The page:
Southern Style Green Beans and Potatoes in a white Dutch oven, with a wooden spoon

Indiana has a bit of an identity crisis on its hands. I’ll be the first to tell you, we certainly aren’t Southern. We might be considered Yankees. We are decidedly Midwest, but really, what does that mean in terms of food? To me, it means that we get to pick-and-choose our food identity. What we are left with is the best of all worlds! I can fit in just as well at a hole-in-the-wall barbecue joint just as I can at the Finnish pancake house in my husband’s hometown in Northwestern Ontario. It’s nice to get to pick and choose!

Like, for example, this Southern Style Green Beans and Potatoes is the perfect thing to go along with a summer barbecue—we might not be in “the South,” but we sure do enjoy the heck out of a dish like this. This was a standard growing up in my house, but I normally only ate the potatoes because my deep love for green beans only showed up a few years ago.

Diced onion on a wooden cutting board, next to green beans and new potatoes
Ham simmering in a pot of beans and new potatoes

The key to the awesome flavor of this dish is using a smoked ham hock or a leftover ham bone. You slow simmer the green beans and potatoes with the ham hock and some chicken broth, and they end up having so much rich, intense flavor. It’s my favorite way to eat green beans! And, like a lot of these slow-cooked dishes, the flavor of this gets better and better as it rests in the fridge. I usually make a big ole batch of this when green beans are coming off in the garden, and reheat as a side dish all week long.

You’ll want to use new potatoes for this dish. Russet potatoes cut into chunks work in a pinch here, but you get really amazing pillowy bites of potato if you use small Yukon gold or small red new potatoes.

Close up of a wooden spoon in a pot of beans, ham, and new potatoes

If your leftover ham bone or ham hock has a lot of meat on it, you’ll want to remove the ham bone after cooking, chop the extra meat and add it back into the pot. If your ham bone is looking a little skimpy, you might want to pick up a pack of diced ham to add back into the mixture—the little morsels of ham add a ton of great flavor and texture that Southerners and Northerners alike can enjoy!

Southern Style Green Beans and Potatoes in a white Dutch oven, with a wooden spoon

Southern Style Green Beans and Potatoes

Yield: 8 servings
Prep Time: 10 minutes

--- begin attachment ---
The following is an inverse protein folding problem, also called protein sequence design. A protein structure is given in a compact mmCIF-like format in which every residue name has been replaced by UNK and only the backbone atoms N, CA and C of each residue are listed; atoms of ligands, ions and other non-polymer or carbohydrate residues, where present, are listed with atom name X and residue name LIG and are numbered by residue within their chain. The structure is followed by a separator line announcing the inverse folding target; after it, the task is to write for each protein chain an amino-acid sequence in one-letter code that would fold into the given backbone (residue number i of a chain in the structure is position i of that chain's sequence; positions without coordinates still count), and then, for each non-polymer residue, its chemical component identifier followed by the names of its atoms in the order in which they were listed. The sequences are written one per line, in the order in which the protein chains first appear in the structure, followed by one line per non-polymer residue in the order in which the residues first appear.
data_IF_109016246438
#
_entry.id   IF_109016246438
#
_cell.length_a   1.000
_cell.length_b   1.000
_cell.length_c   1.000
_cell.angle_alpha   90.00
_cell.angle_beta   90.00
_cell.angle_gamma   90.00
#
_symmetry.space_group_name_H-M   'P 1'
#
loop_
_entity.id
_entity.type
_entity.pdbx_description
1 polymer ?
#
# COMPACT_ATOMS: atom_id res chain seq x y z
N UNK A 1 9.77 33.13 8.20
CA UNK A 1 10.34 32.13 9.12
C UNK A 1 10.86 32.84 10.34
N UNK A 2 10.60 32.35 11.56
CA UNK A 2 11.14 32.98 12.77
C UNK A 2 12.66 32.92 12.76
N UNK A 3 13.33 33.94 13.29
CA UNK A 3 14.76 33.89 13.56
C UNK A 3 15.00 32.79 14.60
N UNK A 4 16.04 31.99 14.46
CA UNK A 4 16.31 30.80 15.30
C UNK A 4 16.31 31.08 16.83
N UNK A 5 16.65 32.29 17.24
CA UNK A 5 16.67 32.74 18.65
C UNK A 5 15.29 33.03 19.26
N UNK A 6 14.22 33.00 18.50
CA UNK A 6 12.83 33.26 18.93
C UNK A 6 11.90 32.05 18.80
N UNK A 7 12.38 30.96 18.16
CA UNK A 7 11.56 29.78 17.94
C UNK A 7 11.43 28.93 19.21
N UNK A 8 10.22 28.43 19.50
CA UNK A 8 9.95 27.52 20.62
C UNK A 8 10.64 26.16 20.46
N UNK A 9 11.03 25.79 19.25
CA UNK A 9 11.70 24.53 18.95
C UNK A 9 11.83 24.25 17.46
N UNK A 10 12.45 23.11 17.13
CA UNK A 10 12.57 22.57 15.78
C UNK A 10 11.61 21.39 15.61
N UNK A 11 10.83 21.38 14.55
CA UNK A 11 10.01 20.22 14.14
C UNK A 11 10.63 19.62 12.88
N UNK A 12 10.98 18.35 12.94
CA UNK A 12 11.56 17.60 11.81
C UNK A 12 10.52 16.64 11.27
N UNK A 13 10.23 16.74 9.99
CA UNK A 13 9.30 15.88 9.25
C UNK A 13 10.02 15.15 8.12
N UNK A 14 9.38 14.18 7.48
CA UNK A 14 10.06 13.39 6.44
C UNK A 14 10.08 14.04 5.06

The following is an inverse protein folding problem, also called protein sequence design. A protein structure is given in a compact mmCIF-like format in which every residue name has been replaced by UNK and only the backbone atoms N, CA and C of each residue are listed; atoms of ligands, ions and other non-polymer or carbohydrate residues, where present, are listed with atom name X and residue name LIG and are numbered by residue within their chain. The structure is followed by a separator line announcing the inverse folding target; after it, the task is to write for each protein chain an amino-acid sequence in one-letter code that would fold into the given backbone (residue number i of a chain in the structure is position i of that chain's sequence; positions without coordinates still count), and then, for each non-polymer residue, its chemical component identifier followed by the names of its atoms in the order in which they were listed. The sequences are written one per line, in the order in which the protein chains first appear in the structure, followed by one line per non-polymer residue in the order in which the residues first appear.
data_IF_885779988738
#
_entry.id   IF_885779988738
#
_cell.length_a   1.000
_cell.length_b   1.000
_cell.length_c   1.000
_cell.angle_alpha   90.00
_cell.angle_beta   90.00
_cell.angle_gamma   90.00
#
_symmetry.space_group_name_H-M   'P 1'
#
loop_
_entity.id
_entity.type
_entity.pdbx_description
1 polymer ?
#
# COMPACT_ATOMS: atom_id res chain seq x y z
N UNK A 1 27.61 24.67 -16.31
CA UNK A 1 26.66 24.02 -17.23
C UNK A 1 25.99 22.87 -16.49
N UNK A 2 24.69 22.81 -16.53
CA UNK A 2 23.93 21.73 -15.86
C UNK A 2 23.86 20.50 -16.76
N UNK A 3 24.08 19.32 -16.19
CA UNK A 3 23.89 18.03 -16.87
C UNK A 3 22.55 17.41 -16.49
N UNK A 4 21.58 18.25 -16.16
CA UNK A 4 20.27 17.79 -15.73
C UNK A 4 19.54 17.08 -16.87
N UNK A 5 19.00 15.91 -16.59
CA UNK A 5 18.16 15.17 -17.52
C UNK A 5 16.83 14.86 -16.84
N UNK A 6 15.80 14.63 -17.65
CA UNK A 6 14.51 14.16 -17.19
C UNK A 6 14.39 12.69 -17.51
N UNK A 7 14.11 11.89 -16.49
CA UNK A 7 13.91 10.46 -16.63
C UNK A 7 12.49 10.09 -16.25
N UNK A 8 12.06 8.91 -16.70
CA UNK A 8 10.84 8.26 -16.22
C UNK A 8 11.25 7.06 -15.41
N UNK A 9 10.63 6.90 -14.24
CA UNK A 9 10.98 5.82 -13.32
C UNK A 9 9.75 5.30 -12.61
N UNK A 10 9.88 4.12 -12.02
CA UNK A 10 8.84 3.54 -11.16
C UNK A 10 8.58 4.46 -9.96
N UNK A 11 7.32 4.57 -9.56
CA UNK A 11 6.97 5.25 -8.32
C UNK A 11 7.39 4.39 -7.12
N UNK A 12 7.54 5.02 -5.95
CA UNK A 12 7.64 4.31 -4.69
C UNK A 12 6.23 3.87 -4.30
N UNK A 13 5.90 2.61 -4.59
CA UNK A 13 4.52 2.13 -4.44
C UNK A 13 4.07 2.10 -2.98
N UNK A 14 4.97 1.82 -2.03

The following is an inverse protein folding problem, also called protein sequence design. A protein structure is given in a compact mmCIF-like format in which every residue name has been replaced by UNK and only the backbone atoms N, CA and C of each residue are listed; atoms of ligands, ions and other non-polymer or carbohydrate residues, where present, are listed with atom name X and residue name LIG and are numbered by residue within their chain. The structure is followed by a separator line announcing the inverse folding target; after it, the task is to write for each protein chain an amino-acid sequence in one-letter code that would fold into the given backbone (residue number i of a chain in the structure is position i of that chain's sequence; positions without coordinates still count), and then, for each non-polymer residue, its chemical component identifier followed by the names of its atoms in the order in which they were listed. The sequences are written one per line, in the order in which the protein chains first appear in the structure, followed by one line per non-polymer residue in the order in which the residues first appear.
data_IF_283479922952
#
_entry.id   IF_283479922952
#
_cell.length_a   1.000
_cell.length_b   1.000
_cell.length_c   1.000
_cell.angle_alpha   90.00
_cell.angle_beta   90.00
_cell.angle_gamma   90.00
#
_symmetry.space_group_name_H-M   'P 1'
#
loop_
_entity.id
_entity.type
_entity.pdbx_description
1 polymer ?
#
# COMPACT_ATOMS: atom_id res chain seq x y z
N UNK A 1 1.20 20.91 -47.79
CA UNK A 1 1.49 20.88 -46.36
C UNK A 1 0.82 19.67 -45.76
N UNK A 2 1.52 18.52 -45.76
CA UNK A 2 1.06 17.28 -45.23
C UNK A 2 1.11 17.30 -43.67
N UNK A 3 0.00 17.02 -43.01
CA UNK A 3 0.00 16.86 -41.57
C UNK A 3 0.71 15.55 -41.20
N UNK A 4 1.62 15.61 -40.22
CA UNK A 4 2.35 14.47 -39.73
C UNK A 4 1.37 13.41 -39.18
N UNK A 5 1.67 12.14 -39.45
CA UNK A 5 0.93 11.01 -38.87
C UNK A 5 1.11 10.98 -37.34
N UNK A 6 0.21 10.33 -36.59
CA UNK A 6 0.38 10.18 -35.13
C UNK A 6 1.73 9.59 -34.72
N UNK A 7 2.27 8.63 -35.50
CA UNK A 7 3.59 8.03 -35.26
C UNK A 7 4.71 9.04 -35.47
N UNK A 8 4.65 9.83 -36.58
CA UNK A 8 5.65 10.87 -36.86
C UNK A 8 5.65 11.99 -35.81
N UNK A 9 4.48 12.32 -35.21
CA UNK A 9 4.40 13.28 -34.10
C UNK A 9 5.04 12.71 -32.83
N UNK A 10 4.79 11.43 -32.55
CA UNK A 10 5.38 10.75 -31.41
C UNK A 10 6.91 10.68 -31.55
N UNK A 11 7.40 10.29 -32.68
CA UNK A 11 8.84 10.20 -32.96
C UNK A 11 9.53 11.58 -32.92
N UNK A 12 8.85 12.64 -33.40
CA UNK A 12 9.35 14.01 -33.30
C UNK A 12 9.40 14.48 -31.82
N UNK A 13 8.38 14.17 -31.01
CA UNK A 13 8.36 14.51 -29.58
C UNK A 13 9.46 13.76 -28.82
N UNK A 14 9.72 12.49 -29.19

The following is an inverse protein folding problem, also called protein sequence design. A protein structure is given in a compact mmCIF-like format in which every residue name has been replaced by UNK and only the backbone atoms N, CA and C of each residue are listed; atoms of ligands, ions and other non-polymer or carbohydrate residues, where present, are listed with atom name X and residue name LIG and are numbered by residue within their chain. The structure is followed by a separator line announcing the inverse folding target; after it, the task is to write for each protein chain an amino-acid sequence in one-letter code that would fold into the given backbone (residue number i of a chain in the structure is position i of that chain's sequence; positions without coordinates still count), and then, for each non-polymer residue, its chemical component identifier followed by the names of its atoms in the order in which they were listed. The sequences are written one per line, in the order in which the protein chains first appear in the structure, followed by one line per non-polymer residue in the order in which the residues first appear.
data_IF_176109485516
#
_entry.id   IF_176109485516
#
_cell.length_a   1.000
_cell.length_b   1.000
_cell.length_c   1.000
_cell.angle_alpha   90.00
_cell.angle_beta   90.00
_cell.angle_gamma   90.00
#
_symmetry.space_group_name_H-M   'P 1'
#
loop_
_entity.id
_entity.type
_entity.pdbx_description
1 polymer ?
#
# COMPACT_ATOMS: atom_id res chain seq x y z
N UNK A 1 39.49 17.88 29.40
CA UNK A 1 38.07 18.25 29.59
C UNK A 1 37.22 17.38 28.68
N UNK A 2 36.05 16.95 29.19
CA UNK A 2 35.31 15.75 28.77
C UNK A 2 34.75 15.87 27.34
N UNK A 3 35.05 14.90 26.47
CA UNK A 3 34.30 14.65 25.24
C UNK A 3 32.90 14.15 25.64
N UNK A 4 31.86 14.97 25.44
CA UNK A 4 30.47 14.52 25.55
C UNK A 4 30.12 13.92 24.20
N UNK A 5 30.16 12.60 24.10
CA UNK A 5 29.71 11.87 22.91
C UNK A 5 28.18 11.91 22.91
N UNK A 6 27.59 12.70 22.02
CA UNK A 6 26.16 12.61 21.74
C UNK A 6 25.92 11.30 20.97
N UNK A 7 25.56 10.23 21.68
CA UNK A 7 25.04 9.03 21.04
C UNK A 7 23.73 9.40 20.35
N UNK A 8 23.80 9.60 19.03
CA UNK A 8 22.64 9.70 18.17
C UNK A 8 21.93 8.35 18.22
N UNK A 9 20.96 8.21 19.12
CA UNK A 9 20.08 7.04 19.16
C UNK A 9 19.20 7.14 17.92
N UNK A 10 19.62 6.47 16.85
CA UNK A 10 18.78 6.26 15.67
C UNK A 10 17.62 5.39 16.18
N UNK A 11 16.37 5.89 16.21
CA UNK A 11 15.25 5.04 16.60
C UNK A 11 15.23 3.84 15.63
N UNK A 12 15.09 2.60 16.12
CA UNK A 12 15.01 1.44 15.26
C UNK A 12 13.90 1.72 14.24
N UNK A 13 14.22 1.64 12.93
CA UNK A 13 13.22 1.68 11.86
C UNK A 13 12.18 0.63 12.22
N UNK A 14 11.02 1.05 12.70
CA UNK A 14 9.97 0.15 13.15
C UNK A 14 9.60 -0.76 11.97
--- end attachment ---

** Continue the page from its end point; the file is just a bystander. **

Cook Time: 40 minutes
Total Time: 50 minutes

Southern Style Green Beans and Potatoes just get better with time, so make them now to savor as a side all week. It also makes the perfect contribution for pitch-ins and other parties!


  • 1 tablespoon olive oil
  • 1 medium onion, diced
  • 2 cloves garlic, minced
  • 1 1/2 pounds green beans, trimmed and snapped in half
  • 1 cup chicken broth
  • 1 ham hock or leftover ham bone
  • Water
  • 1 pound new potatoes, quartered
  • 1 cup additional chopped ham, optional
  • Salt and pepper, to taste


  1. Heat olive oil in a Dutch oven over medium heat. Sauté onion and garlic until just softened, about five minutes.
  2. Add in the green beans, broth, and ham hock. Add water until it just covers the beans. Bring to a boil and then reduce heat and simmer for 35-45 minutes, or until the cooking liquid turns a deep green/brown and beans are well-done.
  3. 20 minutes into simmering, add potatoes and additional ham, if using.
  4. Remove ham hock or ham bone, chop ham off the bone, and return to the pot—discarding the bone. Season with salt and pepper to taste.
  5. Serve by straining cooking liquid using a slotted spoon.


  • Ham tends to be very salty, so you might not need to add any salt at all to this dish. Make sure to taste before seasoning!

Nutrition Information:
Yield: 8 Serving Size: 1 serving
Amount Per Serving: Calories: 171Total Fat: 5gSaturated Fat: 1gTrans Fat: 0gUnsaturated Fat: 3gCholesterol: 27mgSodium: 521mgCarbohydrates: 21gFiber: 4gSugar: 5gProtein: 12g

At Wholefully, we believe that good nutrition is about much more than just the numbers on the nutrition facts panel. Please use the above information as only a small part of what helps you decide what foods are nourishing for you.

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  1. This recipe was great. Instead of the ham hock I used bacon grease. I then added just a touch of vinager. Add black pepper. No salt.